Charcot-Marie-Tooth disease (CMT)
is a rare neurological condition, caused by an inherited gene mutation. This causes damage to the peripheral nerves that gradually affects motor and sensory nerves with symptoms like difficulty with fine motor skills, weakness of the foot or leg, lower leg and foot deformities like high arches, weakness in hands, and difficulty walking. There are various therapies and medical devices to hope patients cope with the severe symptoms, but there is no cure.
The current study, funded by the NIH, will study patients across the world in an international collaboration to find how useful the current method is in determining the treatments efficacy. In order to find thorough results, they are recruiting more patients between the ages of 18 and 75 with CMT1A.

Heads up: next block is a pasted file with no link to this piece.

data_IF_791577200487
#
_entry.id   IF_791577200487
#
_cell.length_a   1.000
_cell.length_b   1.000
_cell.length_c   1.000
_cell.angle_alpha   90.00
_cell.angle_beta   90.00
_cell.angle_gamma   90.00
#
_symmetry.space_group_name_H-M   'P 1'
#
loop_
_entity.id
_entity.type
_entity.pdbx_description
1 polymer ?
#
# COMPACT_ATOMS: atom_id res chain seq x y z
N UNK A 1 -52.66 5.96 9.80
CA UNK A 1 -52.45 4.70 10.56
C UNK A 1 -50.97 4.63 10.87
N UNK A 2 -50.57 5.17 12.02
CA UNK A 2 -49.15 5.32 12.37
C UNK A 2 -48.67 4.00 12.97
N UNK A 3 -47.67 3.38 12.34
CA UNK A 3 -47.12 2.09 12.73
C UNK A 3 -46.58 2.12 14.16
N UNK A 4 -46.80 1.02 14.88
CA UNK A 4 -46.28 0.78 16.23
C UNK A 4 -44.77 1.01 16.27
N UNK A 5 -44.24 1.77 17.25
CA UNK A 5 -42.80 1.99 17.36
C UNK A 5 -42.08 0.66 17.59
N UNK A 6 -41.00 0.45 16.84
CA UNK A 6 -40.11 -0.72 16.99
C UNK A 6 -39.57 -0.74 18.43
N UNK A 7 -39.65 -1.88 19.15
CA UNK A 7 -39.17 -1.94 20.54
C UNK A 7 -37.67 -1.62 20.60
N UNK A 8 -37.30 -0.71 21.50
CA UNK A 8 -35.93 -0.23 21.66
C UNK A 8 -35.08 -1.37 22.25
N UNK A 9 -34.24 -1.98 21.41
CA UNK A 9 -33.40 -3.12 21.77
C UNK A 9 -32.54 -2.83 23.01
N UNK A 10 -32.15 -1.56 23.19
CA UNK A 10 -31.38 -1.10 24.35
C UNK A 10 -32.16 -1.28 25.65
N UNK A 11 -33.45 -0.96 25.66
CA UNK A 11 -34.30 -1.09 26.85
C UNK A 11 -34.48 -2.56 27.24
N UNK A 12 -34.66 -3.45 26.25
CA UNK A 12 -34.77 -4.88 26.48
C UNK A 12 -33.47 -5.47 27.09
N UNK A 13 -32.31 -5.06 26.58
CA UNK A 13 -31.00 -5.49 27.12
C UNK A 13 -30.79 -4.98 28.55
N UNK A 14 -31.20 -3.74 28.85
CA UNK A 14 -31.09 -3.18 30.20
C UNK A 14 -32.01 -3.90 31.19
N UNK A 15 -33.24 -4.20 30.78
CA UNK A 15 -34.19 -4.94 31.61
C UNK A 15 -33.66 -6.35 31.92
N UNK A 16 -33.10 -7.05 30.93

Participants will undergo a series of exams and questionnaires to assess their health situation. This includes periodic visits once or twice a year for up to three years, which will be financially compensated by the researchers including travel reimbursements and an honorarium.
The researchers are seeking to measure the progression of the disease by assessing the strength and sensation of symptoms. The patients will be directly surveyed on how the disease impacts them via two questionnaires known as the CMT Health Index
and the Overall Neuropathy Limitation Scale
(ONLS). They will have their ability to move and balance assessed using the CMT Functional Outcome Measure
(CMT-FOM) which tests walking, standing up, and hand movements. They will additionally test nerves in an arm, leg, and other peripheral nerves.
If you are a CMT1A patient interested in taking part in the study, contact for the University of Rochester site with Steffen Behrens-Spraggins at (585) 275-5760 or by email
. To take part at the site at the University of Iowa
, contact Alexa Bacha at (319) 467-5006 or by email